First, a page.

(Comment from Eli Lilly) We recommend eliminating Question 20 g, which seems redundant with 20 f. If respondents were to answer False for 20 f but True for 20 g, it would provide no insight but could skew perceptions of the data. If the question is retained, we recommend eliminating the word “in” (i.e. “believe in”), which in this context may connote a broader judgment about the drug industry, for which there is ample existing data, than of the regulatory oversight of drug advertisements. The language creates bias by implying that misleading information is embedded in drug ads, skewing the data toward “false.”

(Response) We have deleted Q20g, and modified Q20f as follows: “All of the information in prescription drug commercials is approved by the U.S. Food and Drug Administration.” In addition, we have added the following items: “All of the benefit information in prescription drug commercials is approved by the U.S. Food and Drug Administration,” and “All of the risk information in prescription drug commercials is approved by the U.S. Food and Drug Administration.”

(Comment from Eli Lilly) For Question 20 h, we recommend changing the word “safest” to “safe,” which may force respondents to make a subjective judgment about what constitutes “safest” (i.e. is there a set of safest, or simply the single-most safest drug?) even though they may believe that all advertised drugs have been deemed to be safe. This may strongly skew data toward “false.”

(Response) We appreciate that asking about “safest” versus “safe” drugs will likely result in different responses. We prefer to retain the current language because it captures the intended outcome we wish to measure. Nonetheless, we will be careful to restrict our interpretation of findings pertaining to this question based on these potential differences in responding.Start Printed Page 34676

(Comment from Eli Lilly) Questions 21 a and b seem to be leading questions that may strongly bias respondents to presuppose that the ad is misleading and that the survey instrument is simply trying to understand the extent to which it is misleading. We acknowledge that the answer choices allow respondents to select “not at all misleading,” but four-fifths of the answer options represent degrees of “misleading,” which may create strong response bias. Although 21 c provides the alternative question, by the time the respondents reach this question they will have been biased by the previous two questions that the ad is misleading, skewing the data toward “not truthful.” We recommend this section be revised.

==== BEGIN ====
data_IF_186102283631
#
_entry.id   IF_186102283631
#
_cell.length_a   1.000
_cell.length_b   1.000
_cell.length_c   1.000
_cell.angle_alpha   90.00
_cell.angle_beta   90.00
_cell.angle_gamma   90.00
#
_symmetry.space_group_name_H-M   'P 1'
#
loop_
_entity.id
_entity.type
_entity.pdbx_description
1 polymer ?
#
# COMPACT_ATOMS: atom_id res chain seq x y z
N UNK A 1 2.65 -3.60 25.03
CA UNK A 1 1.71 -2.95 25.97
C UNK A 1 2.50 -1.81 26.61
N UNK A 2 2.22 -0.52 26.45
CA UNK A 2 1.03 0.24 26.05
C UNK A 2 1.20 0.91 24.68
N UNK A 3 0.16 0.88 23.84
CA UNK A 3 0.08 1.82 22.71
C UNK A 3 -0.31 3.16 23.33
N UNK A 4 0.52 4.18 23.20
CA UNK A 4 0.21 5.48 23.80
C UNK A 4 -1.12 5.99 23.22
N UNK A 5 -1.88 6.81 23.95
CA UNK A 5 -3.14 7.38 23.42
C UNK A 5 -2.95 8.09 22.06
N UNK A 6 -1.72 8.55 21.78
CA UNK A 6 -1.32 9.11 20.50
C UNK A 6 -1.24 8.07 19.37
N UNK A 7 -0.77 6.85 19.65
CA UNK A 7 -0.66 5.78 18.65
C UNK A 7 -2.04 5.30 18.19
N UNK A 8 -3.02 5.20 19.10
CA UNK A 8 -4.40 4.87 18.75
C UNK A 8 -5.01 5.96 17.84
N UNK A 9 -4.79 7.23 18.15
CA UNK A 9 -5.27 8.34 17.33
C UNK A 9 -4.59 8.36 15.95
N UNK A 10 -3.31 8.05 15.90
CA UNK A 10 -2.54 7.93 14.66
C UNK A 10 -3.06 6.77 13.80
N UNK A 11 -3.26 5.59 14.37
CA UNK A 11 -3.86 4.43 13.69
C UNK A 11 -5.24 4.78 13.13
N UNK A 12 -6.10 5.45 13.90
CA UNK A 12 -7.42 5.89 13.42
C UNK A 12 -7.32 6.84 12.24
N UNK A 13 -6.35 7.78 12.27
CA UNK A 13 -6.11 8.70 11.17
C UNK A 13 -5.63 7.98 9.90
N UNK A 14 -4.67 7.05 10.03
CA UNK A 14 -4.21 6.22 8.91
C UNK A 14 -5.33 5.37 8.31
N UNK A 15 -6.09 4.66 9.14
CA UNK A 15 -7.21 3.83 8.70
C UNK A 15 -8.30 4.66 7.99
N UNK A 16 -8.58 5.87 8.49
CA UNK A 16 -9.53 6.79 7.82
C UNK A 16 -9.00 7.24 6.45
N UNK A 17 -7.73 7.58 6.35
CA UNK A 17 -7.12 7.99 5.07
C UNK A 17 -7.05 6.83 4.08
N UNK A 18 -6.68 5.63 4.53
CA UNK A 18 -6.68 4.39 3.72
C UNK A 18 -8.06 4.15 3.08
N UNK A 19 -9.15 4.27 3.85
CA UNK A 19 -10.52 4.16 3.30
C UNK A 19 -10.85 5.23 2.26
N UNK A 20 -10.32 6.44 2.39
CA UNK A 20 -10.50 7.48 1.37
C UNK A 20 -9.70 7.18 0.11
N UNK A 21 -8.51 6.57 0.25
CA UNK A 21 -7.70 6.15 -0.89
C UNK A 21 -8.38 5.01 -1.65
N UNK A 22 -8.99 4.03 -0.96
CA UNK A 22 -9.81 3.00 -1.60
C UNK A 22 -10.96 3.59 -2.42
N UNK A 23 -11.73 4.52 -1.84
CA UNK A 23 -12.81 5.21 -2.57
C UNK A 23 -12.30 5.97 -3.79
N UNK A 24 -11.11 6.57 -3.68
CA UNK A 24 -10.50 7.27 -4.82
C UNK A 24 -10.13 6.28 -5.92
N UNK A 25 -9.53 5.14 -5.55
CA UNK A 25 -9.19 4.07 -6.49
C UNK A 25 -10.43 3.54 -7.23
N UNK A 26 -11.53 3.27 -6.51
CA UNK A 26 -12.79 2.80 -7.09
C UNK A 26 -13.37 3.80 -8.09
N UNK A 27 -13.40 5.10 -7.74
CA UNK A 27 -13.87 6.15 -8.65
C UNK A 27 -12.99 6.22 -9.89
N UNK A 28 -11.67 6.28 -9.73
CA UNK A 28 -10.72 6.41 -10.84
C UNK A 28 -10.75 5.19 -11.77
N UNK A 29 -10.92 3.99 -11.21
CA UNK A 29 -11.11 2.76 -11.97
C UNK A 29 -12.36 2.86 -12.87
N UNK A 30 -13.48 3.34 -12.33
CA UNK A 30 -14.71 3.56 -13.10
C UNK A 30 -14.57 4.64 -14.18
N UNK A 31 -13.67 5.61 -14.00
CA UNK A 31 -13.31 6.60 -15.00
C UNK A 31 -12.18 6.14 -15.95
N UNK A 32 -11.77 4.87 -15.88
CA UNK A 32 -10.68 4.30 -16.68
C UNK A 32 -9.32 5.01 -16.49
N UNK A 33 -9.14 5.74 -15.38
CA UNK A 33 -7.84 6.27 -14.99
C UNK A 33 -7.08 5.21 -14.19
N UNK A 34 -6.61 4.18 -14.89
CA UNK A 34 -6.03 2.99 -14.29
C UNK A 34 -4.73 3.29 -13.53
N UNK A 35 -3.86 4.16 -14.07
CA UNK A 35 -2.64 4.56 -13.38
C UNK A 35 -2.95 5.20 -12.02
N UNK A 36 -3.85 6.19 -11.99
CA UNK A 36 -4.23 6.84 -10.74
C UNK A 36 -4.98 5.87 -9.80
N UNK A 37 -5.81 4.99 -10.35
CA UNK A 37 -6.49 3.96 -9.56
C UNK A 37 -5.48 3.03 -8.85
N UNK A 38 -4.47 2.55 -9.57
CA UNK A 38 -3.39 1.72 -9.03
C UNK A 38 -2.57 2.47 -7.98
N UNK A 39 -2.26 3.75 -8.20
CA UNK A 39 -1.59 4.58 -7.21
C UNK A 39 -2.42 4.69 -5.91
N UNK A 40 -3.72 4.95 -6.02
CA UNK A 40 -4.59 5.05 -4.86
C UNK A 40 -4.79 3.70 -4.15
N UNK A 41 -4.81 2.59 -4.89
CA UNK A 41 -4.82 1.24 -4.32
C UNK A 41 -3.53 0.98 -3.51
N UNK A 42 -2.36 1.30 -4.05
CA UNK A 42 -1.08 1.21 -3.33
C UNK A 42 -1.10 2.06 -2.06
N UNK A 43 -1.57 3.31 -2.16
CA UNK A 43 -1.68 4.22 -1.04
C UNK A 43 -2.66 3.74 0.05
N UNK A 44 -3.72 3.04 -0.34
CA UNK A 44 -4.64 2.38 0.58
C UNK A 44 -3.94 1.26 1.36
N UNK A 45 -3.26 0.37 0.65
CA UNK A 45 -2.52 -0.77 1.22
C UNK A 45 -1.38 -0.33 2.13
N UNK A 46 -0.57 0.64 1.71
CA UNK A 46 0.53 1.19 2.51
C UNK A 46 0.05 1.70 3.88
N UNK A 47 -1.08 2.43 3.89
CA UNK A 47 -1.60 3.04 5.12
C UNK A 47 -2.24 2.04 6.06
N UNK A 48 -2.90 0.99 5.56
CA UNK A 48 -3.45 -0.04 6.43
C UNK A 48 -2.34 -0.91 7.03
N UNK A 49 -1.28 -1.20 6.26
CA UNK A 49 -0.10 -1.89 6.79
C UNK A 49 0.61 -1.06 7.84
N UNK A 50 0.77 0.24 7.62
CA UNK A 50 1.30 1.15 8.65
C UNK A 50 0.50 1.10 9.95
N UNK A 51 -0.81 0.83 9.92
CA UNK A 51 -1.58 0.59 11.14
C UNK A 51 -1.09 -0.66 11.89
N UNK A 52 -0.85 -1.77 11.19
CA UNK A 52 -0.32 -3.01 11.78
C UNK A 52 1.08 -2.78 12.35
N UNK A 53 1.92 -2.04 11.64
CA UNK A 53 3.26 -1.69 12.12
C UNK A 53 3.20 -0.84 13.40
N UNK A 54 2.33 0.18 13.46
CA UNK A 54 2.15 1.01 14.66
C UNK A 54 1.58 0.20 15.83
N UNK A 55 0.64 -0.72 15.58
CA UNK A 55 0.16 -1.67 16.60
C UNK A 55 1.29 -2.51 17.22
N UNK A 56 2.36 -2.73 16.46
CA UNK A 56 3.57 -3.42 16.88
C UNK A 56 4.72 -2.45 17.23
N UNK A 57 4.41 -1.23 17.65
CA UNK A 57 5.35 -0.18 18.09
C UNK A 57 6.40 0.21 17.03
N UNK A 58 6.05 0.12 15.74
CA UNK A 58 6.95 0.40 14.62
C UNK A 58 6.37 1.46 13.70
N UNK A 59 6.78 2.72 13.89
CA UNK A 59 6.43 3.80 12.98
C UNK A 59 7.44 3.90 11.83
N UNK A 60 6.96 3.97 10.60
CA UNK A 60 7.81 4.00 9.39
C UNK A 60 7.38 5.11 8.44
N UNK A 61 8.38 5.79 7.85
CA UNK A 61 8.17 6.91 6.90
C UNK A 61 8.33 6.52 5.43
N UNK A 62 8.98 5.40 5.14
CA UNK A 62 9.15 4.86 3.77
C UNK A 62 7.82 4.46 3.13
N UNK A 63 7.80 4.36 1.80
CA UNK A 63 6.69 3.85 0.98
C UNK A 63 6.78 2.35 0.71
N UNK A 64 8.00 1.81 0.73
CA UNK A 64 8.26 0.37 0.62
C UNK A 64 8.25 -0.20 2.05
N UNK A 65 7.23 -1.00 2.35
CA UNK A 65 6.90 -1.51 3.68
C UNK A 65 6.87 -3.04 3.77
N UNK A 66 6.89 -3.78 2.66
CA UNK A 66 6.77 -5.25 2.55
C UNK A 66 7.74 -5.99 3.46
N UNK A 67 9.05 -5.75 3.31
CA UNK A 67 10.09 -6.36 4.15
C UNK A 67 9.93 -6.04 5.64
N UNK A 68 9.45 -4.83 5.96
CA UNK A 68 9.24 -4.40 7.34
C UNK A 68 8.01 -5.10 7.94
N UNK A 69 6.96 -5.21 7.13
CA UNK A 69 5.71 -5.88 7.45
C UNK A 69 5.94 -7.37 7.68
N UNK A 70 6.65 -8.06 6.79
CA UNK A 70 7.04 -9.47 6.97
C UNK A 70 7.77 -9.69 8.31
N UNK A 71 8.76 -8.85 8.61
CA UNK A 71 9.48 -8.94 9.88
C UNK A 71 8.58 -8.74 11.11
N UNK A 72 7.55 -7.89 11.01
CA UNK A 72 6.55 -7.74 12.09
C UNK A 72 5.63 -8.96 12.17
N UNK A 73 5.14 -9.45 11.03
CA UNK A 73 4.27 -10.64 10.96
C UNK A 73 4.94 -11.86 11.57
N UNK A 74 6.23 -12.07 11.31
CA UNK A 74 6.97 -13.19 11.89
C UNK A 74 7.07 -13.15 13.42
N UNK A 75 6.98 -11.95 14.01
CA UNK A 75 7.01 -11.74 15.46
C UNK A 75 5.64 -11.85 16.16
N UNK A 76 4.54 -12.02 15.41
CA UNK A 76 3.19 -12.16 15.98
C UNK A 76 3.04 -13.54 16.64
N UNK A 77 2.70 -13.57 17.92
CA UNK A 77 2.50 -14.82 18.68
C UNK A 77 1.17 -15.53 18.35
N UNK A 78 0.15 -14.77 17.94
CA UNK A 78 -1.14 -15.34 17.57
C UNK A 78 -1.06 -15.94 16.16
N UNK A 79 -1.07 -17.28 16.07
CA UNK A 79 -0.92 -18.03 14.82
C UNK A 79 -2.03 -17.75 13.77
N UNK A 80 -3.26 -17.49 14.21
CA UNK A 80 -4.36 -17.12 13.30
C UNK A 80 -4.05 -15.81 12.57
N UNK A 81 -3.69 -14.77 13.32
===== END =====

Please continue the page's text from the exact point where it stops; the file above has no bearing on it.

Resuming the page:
(Response) These three items were included in the survey for the purposes of cognitive testing. Results from cognitive testing suggest that participants have difficulty answering the question about “truthful” because they feel they do not know the truth. They generally provide the same answer to both questions that ask about how misleading the ad is. We therefore will omit questions 21a and 21c.

(Comment from Eli Lilly) For Questions 24 and 25, we recommend adding “or difficult” to the question to minimize biasing respondents that the product is “easy” to use and to make the question and answer choices consistent.

(Response) We have incorporated this suggestion into the revised questionnaire.

(Comment from Eli Lilly) We are concerned that Question 27 has potential to create bias and to confuse respondents. It contains language that may trigger respondents to believe they should be “concerned” to some extent. The question language combined with the inference of doctor's involvement is potentially confusing. We suggest revising this question, perhaps to something more simple like: “If you were considering taking [Drug X], how would you feel about the side effects mentioned in the ad?”